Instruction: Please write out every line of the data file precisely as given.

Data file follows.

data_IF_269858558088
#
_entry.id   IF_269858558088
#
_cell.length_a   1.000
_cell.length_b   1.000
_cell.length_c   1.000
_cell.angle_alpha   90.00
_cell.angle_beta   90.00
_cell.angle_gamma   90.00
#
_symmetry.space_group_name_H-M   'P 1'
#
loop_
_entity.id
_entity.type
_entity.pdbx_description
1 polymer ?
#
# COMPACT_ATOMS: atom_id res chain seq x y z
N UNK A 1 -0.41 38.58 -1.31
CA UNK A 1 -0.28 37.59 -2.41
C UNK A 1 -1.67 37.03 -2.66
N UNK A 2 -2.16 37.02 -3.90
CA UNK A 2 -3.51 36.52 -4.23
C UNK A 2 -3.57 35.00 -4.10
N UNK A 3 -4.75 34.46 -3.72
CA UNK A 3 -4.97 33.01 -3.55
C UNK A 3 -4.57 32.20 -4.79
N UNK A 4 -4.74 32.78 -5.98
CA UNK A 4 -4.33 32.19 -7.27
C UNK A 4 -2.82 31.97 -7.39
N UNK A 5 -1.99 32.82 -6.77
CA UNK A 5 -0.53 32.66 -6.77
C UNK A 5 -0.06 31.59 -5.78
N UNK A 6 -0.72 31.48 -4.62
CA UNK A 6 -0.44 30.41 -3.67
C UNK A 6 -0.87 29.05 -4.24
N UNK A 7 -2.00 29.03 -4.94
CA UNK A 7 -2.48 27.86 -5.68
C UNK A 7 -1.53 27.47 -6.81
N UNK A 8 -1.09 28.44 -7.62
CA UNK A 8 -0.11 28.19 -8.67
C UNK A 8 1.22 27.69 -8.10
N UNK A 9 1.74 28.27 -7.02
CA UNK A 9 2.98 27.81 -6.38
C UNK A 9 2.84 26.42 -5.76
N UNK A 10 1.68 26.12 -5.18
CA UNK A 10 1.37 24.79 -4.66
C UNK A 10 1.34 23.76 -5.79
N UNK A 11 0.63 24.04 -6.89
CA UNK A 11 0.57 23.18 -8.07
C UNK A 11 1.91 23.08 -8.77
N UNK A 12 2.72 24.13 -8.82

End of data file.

data_IF_269858558088
#
_entry.id   IF_269858558088
#
_cell.length_a   1.000
_cell.length_b   1.000
_cell.length_c   1.000
_cell.angle_alpha   90.00
_cell.angle_beta   90.00
_cell.angle_gamma   90.00
#
_symmetry.space_group_name_H-M   'P 1'
#
loop_
_entity.id
_entity.type
_entity.pdbx_description
1 polymer ?
#
# COMPACT_ATOMS: atom_id res chain seq x y z
N UNK A 1 -0.41 38.58 -1.31
CA UNK A 1 -0.28 37.59 -2.41
C UNK A 1 -1.67 37.03 -2.66
N UNK A 2 -2.16 37.02 -3.90
CA UNK A 2 -3.51 36.52 -4.23
C UNK A 2 -3.57 35.00 -4.10
N UNK A 3 -4.75 34.46 -3.72
CA UNK A 3 -4.97 33.01 -3.55
C UNK A 3 -4.57 32.20 -4.79
N UNK A 4 -4.74 32.78 -5.98
CA UNK A 4 -4.33 32.19 -7.27
C UNK A 4 -2.82 31.97 -7.39
N UNK A 5 -1.99 32.82 -6.77
CA UNK A 5 -0.53 32.66 -6.77
C UNK A 5 -0.06 31.59 -5.78
N UNK A 6 -0.72 31.48 -4.62
CA UNK A 6 -0.44 30.41 -3.67
C UNK A 6 -0.87 29.05 -4.24
N UNK A 7 -2.00 29.03 -4.94
CA UNK A 7 -2.48 27.86 -5.68
C UNK A 7 -1.53 27.47 -6.81
N UNK A 8 -1.09 28.44 -7.62
CA UNK A 8 -0.11 28.19 -8.67
C UNK A 8 1.22 27.69 -8.10
N UNK A 9 1.74 28.27 -7.02
CA UNK A 9 2.98 27.81 -6.38
C UNK A 9 2.84 26.42 -5.76
N UNK A 10 1.68 26.12 -5.18
CA UNK A 10 1.37 24.79 -4.66
C UNK A 10 1.34 23.76 -5.79
N UNK A 11 0.63 24.04 -6.89
CA UNK A 11 0.57 23.18 -8.07
C UNK A 11 1.91 23.08 -8.77
N UNK A 12 2.72 24.13 -8.82